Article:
W. Somerset Maugham
It is easy for those of us who have enough, living a secure life, structured by goals that we can reasonably confidently aspire to achieve (that new sofa, the 50-inch flat screen, that second car) and institutions designed to help us get there (savings accounts, pension programs, home-equity loans) to assume, like the Victorians, that motivation and discipline are intrinsic. As a result, there are always worries about being overindulgent to the slothful poor. Our contention is that for the most part, the problem is the opposite: It is too hard to stay motivated when everything you want looks impossibly far away. Moving the goalposts closer may be just what the poor need to start running toward them.
Anonymous
But you know what? I’m waving to you from the shores of forty-three and the months are peeling away. It’s looking extremely likely that I’ll still be paying off my student loans when I’m forty-four. Has this ruined my life? Has it kept me from pursuing happiness, my writing career, and ridiculously expensive cowboy boots? Has it compelled me to turn away from fantastically financially unsound expenditures on fancy dinners, travel, “organic” shampoo, and high-end preschools? Has it stopped me from adopting cats who immediately need thousands of dollars in veterinary care or funding dozens of friends’ artistic projects on Kickstarter or putting $20 bottles of wine on my credit card or getting the occasional pedicure? It has not.
Cheryl Strayed (Tiny Beautiful Things: Advice on Love and Life from Dear Sugar)
You may be thinking, Why don’t you call a bank? Don’t they loan money to businesses all the time? Yes, they do. But not after they’ve heard a story like mine, in which a long-established but barely profitable company enters a downward spiral. Banks want one thing: their money back, with interest. They only want to do business with a company that has a good plan to pay them back, and plenty of collateral available if that plan doesn’t work out. They aren’t interested in propping up a company that’s in trouble. And clearly I’m in trouble. Everything is wrong here—the fact that I’ve survived for many years without building up a healthy cash reserve indicates bad management, and our disappearing sales indicate incompetent marketing. Showing up, hat in hand, at a bank, when I may be out of business in a few weeks, would show a serious lack of judgment on my part.
Paul Downs (Boss Life: Surviving My Own Small Business)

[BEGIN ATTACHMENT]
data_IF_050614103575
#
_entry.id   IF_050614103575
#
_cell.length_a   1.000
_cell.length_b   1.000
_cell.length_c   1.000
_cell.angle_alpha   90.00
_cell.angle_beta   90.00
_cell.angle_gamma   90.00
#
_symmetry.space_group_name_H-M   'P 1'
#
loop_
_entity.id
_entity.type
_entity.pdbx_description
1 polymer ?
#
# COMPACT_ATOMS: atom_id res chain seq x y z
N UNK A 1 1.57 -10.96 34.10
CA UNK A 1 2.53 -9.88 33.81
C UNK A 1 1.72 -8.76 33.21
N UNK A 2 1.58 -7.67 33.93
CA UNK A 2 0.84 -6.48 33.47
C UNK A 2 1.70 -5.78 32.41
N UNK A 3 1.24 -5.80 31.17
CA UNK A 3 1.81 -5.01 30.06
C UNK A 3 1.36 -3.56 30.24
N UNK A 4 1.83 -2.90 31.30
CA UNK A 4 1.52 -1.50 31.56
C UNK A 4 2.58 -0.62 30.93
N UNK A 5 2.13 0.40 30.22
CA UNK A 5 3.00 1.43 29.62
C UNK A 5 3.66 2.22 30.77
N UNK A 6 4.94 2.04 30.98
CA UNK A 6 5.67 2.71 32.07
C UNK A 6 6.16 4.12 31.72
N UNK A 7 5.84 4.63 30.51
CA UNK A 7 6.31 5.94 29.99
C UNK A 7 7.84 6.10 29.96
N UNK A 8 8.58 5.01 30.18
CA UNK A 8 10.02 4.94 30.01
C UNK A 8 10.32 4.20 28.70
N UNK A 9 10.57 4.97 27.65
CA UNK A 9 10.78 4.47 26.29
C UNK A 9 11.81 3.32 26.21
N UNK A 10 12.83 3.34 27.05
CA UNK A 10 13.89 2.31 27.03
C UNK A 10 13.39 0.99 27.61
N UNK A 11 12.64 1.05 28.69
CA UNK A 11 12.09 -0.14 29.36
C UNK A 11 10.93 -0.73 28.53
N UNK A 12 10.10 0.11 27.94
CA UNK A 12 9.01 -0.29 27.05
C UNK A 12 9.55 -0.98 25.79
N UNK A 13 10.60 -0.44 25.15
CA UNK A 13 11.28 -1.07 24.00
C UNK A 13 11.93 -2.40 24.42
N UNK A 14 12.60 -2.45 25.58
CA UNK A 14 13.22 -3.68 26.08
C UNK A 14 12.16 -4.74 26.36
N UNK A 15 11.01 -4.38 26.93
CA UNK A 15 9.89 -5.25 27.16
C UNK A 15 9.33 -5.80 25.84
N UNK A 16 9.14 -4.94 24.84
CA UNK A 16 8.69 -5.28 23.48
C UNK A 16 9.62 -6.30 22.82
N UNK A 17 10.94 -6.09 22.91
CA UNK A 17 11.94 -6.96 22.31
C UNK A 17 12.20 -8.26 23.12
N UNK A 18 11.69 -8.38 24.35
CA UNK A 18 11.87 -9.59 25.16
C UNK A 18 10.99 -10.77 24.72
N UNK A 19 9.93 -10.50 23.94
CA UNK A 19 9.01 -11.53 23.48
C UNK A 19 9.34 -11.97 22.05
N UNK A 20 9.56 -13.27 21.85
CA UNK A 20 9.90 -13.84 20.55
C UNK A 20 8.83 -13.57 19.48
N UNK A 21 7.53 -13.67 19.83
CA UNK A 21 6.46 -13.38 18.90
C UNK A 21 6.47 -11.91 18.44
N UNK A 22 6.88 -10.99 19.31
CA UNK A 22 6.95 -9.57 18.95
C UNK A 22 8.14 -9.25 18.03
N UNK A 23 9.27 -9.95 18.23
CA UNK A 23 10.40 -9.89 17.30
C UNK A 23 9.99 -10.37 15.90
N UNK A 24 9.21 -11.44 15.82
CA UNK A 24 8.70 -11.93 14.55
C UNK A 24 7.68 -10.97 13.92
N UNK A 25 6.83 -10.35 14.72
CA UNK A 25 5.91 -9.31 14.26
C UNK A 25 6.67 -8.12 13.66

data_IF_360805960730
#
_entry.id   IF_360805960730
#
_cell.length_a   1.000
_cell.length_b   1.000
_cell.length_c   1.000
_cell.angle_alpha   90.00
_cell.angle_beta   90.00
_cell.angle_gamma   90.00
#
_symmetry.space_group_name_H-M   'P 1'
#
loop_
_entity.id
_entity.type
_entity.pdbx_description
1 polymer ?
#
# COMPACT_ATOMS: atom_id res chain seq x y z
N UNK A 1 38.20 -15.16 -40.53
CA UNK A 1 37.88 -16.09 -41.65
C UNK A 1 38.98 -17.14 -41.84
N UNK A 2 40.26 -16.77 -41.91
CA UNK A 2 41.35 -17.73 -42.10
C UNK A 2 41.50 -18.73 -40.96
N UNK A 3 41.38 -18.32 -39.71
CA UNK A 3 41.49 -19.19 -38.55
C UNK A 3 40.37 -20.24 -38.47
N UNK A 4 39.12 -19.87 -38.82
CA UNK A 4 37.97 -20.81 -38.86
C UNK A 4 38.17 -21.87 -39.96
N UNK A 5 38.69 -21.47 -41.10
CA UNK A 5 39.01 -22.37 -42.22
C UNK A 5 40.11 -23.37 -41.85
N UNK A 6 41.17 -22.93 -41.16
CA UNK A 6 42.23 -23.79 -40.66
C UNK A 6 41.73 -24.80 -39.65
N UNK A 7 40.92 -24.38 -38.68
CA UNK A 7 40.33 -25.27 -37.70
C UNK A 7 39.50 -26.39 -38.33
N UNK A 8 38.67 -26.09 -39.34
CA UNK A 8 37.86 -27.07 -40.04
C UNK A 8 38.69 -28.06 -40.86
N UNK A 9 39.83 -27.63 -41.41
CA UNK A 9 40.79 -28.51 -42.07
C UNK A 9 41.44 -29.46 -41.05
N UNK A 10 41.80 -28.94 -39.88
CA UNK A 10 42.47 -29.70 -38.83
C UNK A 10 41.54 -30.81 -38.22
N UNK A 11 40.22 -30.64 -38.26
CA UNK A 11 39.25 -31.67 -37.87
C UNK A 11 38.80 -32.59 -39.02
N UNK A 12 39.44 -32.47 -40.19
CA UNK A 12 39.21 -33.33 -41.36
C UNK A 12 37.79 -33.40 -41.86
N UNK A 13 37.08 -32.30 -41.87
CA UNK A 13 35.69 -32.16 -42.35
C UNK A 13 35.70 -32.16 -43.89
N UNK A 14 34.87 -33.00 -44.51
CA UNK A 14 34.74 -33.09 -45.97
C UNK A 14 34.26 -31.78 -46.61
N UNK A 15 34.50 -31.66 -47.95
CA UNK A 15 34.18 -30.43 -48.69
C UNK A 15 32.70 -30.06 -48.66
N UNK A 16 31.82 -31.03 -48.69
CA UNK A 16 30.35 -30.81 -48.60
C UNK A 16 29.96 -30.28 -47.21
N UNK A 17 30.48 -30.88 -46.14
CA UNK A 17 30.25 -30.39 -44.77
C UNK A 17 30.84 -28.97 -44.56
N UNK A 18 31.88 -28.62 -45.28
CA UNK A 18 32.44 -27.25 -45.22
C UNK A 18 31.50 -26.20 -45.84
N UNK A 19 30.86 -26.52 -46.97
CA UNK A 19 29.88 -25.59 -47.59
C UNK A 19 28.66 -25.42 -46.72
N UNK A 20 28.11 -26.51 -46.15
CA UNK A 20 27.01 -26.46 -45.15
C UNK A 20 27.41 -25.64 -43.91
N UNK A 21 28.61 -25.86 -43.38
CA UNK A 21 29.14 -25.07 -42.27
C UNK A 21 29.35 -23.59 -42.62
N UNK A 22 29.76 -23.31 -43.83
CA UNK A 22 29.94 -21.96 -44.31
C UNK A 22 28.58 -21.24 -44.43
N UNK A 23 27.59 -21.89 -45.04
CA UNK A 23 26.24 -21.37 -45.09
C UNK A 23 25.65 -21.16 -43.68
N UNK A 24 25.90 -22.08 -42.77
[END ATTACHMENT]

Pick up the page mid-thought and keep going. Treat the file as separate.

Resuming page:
Since we’ve ruled out another man as the explanation for all this, I can only assume something has gone wrong at Havenhurst. Is that it?” Elizabeth seized on that excuse as if it were manna from heaven. “Yes,” she whispered, nodding vigorously. Leaning down, he pressed a kiss on her forehead and said teasingly, “Let me guess-you discovered the mill overcharged you?” Elizabeth thought she would die of the sweet torment when he continued tenderly teasing her about being thrifty. “Not the mill? Then it was the baker, and he refused to give you a better price for buying two loaves instead of one.” Tears swelled behind her eyes, treacherously close to the surface, and Ian saw them. “That bad?” he joked, looking at the suspicious sheen in her eyes. “Then it must be that you’ve overspent your allowance.” When she didn’t respond to his light probing, Ian smiled reassuringly and said, “Whatever it is, we’ll work it out together tomorrow.” It sounded as though he planned to stay, and that shook Elizabeth out of her mute misery enough to say chokingly, “No-it’s the-the masons. They’re costing much more than I-I expected. I’ve spent part of my personal allowance on them besides the loan you made me for Havenhurst.” “Oh, so it’s the masons,” he grinned, chuckling. “You have to keep your eye on them, to be sure. They’ll put you in the poorhouse if you don’t keep an eye on the mortar they charge you for. I’ll have to talk with them in the morning.” “No!” she burst out, fabricating wildly. “That’s just what has me so upset. I didn’t want you to have to intercede. I wanted to do it all myself. I have it all settled now, but it’s been exhausting. And so I went to the doctor to see why I felt so tired. He-he said there’s nothing in the world wrong with me. I’ll come home to Montmayne the day after tomorrow. Don’t wait here for me. I know how busy you are right now. Please,” she implored desperately, “let me do this, I beg you!” Ian straightened and shook his head in baffled disbelief, “I’d give you my life for the price of your smile, Elizabeth. You don’t have to beg me for anything. I do not want you spending your personal allowance on this place, however. If you do,” he lied teasingly, “I may be forced to cut it off.” Then, more seriously, he said, “If you need more money for Havenhurst, just tell me, but your allowance is to be spent exclusively on yourself. Finish your brandy,” he ordered gently, and when she had, he pressed another kiss on her forehead. “Stay here as long as you must. I have business in Devon that I’ve been putting off because I didn’t want to leave you. I’ll go there and return to London on Tuesday. Would you like to join me there instead of at Montmayne?” Elizabeth nodded. “There’s just one thing more,” he finished, studying her pale face and strained features. “Will you give me your word the doctor didn’t find anything at all to be alarmed about?” “Yes,” Elizabeth said. “I give you my word.” She watched him walk back into his own bed chamber. The moment his door clicked into its latch Elizabeth turned over and buried her face in the pillows. She wept until she thought there couldn’t possibly be any more tears left in her, and then she wept harder. Across the room the door leading out into the hall was opened a crack, and Berta peeked in, then quickly closed it. Turning to Bentner-who’d sought her counsel when Ian slammed the door in his face and ripped into Elizabeth-Berta said miserably, “She’s crying like her heart will break, but he’s not in there anymore.” “He ought to be shot!” Bentner said with blazing contempt. Berta nodded timidly and clutched her dressing robe closer about her. “He’s a frightening man, to be sure, Mr. Bentner.